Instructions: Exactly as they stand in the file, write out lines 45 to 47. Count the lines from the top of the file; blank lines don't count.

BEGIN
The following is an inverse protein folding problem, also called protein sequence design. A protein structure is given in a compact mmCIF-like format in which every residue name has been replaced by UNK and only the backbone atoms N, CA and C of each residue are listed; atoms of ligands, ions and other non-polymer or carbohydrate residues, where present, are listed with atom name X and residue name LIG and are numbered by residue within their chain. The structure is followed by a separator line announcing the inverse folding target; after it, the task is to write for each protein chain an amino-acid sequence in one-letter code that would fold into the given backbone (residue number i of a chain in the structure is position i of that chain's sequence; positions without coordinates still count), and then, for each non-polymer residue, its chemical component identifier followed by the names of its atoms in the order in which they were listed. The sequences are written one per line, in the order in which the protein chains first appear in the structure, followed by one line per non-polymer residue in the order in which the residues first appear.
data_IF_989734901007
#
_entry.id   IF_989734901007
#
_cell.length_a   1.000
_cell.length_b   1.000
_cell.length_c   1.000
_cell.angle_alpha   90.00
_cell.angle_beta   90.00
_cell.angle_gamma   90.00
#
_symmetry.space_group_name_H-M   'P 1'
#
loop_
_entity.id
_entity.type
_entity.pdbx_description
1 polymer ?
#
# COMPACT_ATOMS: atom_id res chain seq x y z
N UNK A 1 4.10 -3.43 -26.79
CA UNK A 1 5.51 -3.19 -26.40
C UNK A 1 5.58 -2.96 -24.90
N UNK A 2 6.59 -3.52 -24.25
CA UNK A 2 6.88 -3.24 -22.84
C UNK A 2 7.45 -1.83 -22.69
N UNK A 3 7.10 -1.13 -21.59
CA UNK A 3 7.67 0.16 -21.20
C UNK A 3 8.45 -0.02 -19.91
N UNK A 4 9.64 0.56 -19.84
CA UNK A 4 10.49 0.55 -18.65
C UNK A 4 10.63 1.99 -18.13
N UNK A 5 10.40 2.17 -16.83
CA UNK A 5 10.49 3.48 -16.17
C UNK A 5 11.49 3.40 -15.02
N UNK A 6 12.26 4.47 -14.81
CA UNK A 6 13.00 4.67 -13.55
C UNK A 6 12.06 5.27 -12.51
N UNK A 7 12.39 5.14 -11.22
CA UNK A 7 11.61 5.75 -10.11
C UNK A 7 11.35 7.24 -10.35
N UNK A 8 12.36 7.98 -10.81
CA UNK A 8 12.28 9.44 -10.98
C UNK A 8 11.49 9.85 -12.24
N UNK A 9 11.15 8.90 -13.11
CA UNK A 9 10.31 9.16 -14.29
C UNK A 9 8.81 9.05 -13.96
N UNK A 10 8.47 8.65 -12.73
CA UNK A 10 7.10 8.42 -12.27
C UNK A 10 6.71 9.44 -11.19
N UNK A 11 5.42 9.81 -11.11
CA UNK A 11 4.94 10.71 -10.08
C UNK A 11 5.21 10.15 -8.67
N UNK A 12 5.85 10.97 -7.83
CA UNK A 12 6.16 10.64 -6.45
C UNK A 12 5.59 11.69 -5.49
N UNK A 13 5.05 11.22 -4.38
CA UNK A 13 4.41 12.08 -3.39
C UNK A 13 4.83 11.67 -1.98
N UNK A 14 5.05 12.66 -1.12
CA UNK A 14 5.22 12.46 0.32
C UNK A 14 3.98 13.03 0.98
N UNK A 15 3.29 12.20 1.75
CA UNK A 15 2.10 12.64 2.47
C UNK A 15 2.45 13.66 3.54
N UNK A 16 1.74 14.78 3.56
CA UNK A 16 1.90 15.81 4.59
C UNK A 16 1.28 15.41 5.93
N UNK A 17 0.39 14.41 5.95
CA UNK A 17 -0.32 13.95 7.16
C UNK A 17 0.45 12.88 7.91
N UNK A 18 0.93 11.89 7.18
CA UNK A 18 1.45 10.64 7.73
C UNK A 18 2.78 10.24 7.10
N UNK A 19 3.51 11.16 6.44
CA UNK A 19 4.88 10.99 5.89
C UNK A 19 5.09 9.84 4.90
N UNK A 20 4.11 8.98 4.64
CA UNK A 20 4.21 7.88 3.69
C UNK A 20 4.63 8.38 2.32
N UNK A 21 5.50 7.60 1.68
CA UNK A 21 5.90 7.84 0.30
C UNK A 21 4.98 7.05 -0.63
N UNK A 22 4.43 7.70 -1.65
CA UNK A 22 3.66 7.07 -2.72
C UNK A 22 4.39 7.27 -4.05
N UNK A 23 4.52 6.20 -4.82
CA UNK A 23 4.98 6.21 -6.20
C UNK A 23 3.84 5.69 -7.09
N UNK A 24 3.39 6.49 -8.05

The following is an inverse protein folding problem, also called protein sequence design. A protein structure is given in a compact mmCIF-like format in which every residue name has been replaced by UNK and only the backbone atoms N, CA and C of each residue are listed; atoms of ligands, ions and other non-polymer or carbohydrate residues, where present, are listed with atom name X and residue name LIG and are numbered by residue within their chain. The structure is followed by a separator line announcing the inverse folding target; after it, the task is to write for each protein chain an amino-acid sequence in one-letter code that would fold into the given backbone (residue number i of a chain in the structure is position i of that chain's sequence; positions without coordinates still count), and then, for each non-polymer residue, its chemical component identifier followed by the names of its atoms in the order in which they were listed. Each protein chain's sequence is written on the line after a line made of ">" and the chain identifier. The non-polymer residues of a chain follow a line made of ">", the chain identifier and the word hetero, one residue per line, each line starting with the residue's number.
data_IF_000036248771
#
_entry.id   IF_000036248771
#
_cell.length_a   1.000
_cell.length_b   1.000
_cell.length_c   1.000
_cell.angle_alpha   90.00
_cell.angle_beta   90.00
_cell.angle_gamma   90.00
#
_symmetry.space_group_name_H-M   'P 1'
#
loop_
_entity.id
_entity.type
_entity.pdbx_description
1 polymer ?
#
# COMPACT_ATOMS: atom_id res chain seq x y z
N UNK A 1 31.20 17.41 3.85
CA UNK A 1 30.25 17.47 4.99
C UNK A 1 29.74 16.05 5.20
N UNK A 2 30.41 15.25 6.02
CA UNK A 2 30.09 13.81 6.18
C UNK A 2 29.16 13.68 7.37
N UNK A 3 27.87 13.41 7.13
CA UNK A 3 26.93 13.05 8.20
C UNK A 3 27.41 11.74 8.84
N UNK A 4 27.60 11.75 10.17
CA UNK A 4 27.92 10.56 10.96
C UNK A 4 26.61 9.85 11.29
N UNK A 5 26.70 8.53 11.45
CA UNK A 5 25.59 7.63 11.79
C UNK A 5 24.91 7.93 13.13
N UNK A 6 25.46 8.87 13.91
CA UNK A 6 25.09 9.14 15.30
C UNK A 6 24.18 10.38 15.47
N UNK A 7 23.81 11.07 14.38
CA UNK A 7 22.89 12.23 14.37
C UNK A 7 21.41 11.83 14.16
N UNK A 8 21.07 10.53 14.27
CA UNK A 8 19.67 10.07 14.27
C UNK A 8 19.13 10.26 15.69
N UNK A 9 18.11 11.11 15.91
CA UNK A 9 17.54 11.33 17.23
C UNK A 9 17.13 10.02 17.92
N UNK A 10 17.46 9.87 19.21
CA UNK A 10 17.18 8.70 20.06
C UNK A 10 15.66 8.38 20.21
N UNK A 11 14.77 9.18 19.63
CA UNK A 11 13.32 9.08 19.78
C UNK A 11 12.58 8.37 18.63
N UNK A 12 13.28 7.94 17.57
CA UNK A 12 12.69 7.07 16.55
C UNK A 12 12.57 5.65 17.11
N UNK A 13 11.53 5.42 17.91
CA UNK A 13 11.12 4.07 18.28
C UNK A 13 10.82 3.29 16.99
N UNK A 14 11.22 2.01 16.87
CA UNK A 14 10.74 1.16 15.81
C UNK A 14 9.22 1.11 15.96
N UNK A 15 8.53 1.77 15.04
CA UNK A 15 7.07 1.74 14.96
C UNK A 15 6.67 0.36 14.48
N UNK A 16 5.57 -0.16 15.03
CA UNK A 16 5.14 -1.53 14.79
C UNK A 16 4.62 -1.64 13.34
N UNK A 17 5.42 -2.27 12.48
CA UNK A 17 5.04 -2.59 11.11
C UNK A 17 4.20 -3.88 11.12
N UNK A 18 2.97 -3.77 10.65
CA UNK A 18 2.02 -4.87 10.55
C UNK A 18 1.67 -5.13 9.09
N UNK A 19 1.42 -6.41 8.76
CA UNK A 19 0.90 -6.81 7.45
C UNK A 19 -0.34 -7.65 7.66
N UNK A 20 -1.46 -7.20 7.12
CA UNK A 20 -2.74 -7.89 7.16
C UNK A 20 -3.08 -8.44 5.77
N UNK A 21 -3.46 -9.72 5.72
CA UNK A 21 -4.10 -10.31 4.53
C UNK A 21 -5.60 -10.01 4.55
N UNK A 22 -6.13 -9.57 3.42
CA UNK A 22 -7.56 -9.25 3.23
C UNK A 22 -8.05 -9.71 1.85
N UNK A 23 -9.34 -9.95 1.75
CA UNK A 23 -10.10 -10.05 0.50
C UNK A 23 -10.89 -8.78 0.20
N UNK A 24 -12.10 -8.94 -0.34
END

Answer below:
C UNK A 8 11.49 9.85 -12.24
N UNK A 9 11.15 8.90 -13.11
CA UNK A 9 10.31 9.16 -14.29